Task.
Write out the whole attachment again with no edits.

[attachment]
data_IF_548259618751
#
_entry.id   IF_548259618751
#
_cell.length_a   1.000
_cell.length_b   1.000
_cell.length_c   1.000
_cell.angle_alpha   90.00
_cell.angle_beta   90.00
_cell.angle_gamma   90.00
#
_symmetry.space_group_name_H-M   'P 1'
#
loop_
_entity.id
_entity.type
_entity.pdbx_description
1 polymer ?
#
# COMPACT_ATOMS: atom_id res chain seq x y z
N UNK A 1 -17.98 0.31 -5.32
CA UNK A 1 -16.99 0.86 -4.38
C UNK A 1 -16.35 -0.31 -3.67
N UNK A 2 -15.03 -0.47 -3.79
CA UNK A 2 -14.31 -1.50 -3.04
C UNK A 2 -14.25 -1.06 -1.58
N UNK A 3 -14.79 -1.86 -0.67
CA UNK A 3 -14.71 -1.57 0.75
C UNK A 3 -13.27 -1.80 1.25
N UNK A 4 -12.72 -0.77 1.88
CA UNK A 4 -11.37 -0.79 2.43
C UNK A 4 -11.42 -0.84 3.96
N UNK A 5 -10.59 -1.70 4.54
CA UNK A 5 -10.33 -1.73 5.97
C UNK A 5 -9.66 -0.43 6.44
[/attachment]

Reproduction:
data_IF_548259618751
#
_entry.id   IF_548259618751
#
_cell.length_a   1.000
_cell.length_b   1.000
_cell.length_c   1.000
_cell.angle_alpha   90.00
_cell.angle_beta   90.00
_cell.angle_gamma   90.00
#
_symmetry.space_group_name_H-M   'P 1'
#
loop_
_entity.id
_entity.type
_entity.pdbx_description
1 polymer ?
#
# COMPACT_ATOMS: atom_id res chain seq x y z
N UNK A 1 -17.98 0.31 -5.32
CA UNK A 1 -16.99 0.86 -4.38
C UNK A 1 -16.35 -0.31 -3.67
N UNK A 2 -15.03 -0.47 -3.79
CA UNK A 2 -14.31 -1.50 -3.04
C UNK A 2 -14.25 -1.06 -1.58
N UNK A 3 -14.79 -1.86 -0.67
CA UNK A 3 -14.71 -1.57 0.75
C UNK A 3 -13.27 -1.80 1.25
N UNK A 4 -12.72 -0.77 1.88
CA UNK A 4 -11.37 -0.79 2.43
C UNK A 4 -11.42 -0.84 3.96
N UNK A 5 -10.59 -1.70 4.54
CA UNK A 5 -10.33 -1.73 5.97
C UNK A 5 -9.66 -0.43 6.44